Chaffron Way Open Event - 10th November
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As Commercial Director of a multi-million pound educational concern with direct responsibility for teaching leadership, among other things, you might think this is a question for which I would have a well-practised answer.
All my preconceptions were given a bit of a shake recently when I had the chance to hear Neil Murray, founder of tech company Mimecast, talk about it.
As a business valued in the billions rather than millions, one would expect such a man to have the people skills and charisma of a general, an international football captain and the leader of a religious sect all rolled into one. According to Mr Murray, that was not always the case.
He found the transition from “geek to leader,” one which required a lot of learning and personal development.
This is an emerging issue in the tech sector. Often, the people who have that entrepreneurial idea are much more naturally focused on the how and the what rather than the who. Just because they are great at coming up with a new piece of software does not automatically mean they are good at managing the people they will need as their business grows.
More and more at Milton Keynes College we are discovering a need for bespoke training programmes for individual businesspeople to help them to work out what they need to be able to do to lead their companies.
Often, it is a question of working out what you want to be and communicating that message effectively to colleagues.
For example, how does one decide what success looks like? The most likely answer to that question is ‘to be the best’. But what is the best?
Providing unrivalled products and services, forging meaningful relationships with suppliers, customers and staff and maximising profits are all key. However, defining what is “good” in terms of business practice, the way a company does things, is itself very specific to the culture of any organisation.
The answer is not always obvious. In the 1960s, car hire company Avis, famously came up with the slogan “We Try Harder.” The business was at the time the second most successful in the field but dwarfed by giant rival Hertz.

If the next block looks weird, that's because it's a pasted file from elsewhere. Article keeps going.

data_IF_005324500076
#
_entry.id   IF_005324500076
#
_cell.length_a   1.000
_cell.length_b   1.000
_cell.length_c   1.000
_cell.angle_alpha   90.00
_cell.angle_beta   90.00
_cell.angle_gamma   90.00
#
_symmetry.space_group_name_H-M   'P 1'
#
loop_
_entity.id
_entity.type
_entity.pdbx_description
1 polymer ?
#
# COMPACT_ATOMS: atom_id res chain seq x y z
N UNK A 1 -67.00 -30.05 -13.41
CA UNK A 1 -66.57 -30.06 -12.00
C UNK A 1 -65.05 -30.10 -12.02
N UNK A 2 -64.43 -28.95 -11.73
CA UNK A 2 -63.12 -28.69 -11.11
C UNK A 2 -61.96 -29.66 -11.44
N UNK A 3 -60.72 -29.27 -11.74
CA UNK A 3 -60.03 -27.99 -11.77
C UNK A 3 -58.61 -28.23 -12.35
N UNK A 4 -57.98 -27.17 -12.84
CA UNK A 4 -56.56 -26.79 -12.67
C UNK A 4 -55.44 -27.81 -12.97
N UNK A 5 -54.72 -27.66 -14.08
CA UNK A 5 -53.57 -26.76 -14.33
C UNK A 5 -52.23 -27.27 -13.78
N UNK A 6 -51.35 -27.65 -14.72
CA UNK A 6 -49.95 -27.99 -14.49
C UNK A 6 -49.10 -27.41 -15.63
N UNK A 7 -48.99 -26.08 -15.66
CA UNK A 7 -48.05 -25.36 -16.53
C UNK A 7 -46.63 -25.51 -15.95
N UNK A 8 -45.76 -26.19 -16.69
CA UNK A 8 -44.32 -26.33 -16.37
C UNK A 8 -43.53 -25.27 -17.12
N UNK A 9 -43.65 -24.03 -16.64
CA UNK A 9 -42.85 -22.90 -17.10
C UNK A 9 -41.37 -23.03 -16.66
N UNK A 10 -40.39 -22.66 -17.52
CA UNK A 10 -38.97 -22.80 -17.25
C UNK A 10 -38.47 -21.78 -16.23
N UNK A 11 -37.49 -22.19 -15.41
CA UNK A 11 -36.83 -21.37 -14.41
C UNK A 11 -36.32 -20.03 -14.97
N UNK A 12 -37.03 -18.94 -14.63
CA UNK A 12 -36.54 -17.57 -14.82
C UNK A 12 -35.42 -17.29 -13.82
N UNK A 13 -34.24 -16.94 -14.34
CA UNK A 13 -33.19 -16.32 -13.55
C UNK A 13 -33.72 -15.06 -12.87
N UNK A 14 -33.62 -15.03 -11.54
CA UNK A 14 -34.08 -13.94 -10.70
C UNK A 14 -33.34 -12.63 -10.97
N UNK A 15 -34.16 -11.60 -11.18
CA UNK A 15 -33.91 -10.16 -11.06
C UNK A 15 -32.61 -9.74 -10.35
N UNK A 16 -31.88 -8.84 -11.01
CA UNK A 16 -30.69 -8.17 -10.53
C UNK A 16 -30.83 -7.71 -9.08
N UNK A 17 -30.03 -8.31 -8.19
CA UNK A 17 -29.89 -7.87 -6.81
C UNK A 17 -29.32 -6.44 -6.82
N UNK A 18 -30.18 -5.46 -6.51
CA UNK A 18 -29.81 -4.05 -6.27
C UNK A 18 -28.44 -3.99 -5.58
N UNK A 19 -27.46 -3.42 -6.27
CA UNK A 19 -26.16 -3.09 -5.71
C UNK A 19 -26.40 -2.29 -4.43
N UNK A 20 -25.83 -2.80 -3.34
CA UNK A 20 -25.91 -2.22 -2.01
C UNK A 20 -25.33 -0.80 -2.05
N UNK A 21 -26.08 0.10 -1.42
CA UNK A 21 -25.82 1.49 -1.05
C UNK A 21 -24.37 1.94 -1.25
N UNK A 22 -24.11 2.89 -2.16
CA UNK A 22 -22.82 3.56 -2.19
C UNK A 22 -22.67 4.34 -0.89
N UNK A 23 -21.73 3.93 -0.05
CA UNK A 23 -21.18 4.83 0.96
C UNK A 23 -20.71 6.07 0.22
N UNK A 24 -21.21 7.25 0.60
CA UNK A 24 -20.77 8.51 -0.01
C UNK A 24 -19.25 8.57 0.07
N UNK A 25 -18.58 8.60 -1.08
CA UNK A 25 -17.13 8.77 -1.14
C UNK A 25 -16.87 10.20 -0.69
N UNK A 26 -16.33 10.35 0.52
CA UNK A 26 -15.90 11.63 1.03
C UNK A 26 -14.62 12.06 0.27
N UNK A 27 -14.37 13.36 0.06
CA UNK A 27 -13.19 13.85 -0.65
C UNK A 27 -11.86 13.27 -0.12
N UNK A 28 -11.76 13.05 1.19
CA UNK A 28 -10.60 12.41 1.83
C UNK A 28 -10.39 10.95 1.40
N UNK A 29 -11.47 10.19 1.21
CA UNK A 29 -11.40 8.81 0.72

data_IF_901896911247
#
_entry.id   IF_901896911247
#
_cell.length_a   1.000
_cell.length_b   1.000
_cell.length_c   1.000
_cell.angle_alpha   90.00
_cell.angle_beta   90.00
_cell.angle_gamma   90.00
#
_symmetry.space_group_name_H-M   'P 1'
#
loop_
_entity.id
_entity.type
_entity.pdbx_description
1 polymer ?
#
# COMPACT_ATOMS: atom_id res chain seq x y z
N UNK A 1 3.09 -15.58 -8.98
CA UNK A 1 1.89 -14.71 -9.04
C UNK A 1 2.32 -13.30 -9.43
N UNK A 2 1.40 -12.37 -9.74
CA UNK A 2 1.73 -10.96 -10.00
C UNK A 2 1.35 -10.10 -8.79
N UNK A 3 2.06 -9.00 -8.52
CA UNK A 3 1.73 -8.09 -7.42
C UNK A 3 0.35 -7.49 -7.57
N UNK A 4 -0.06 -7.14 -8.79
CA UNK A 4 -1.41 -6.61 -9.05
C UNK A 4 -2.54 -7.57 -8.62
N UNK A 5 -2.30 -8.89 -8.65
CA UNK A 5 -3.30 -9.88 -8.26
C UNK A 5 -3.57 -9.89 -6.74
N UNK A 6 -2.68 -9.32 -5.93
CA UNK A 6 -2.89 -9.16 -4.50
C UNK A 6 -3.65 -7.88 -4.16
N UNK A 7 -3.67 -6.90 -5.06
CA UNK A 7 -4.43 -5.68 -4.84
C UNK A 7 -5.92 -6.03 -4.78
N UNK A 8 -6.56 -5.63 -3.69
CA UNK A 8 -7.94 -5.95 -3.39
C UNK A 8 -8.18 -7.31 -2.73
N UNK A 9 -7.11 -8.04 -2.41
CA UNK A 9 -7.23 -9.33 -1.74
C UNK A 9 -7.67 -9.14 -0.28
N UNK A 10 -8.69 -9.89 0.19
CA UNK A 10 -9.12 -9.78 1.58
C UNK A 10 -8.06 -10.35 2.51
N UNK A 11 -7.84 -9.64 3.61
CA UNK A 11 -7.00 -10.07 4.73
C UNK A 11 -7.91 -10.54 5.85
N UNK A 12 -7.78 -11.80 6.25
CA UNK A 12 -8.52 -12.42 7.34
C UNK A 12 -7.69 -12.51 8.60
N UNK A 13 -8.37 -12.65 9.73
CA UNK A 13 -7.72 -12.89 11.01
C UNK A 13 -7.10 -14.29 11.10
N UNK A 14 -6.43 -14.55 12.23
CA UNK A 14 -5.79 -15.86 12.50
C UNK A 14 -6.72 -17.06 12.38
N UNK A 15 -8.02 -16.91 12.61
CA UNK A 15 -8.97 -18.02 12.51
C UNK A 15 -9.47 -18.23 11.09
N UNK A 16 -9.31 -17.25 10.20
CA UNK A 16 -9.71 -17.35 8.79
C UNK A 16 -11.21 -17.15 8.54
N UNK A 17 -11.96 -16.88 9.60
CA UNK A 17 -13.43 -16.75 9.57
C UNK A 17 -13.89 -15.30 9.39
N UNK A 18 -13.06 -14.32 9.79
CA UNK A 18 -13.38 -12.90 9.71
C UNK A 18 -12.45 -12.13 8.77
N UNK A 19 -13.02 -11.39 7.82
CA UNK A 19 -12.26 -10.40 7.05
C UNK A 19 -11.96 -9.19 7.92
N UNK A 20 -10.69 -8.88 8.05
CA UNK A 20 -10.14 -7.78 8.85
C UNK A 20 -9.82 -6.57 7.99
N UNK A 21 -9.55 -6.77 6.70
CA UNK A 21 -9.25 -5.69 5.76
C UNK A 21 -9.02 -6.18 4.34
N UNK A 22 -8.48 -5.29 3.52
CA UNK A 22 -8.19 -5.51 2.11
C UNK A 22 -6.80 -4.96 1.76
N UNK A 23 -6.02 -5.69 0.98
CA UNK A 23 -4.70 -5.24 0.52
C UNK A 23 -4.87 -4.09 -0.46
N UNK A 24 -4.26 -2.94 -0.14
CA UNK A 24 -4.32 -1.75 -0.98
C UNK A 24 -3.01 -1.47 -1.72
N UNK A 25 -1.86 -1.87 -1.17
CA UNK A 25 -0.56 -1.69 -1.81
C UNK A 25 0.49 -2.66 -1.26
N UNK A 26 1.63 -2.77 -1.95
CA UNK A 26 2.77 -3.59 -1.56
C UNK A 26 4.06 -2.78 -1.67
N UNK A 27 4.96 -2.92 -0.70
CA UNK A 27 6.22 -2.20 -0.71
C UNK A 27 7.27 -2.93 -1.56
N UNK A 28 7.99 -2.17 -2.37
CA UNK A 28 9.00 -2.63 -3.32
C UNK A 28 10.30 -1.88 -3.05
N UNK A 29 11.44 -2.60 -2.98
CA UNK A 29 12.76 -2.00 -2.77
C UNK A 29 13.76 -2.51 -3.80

The suggestion that the company would offer superior service to customers as the underdog, trying to catch up with the market leader, was not just about advertising. It was a message about the culture of the company to the sector and to staff.
If we’re going to become the best we have to behave as if we are the best.
Similarly, I remember some years ago going to a business show where the college had a stand and discovering that we were right next to our closest rival. We decided to go all out, produced a film to show, offered the famous college cupcakes to visitors and generally went to town. When the rival pitched up with a desk and a chair and a handful of free pens we knew the effort had been worth it.
So, while success is sometimes measured in absolute terms it can also mean comparing yourself to the competition.
We are always being told to try to be better. At Milton Keynes College, that means taking on the big-hitting, heavily funded organisations offering similar management training to our own.
We do not want to just be better in terms of our performance; we want to be (and in my opinion generally are) better than them. Aspiring to improve in any walk of life is laudable but being better is not enough. If you are not trying to be the best, why not just give up and leave it to the people with whom you obviously believe you cannot compete?
If leadership is about anything, it is about driving your people on, encouraging them to share the dream that your business can and absolutely should be the best. It is about focusing on goals and communicating those to the people who work for you.
You may have the best ideas and the best products in the world but if you cannot lead, your success will be limited. The thing is, you can learn - and we can teach you.
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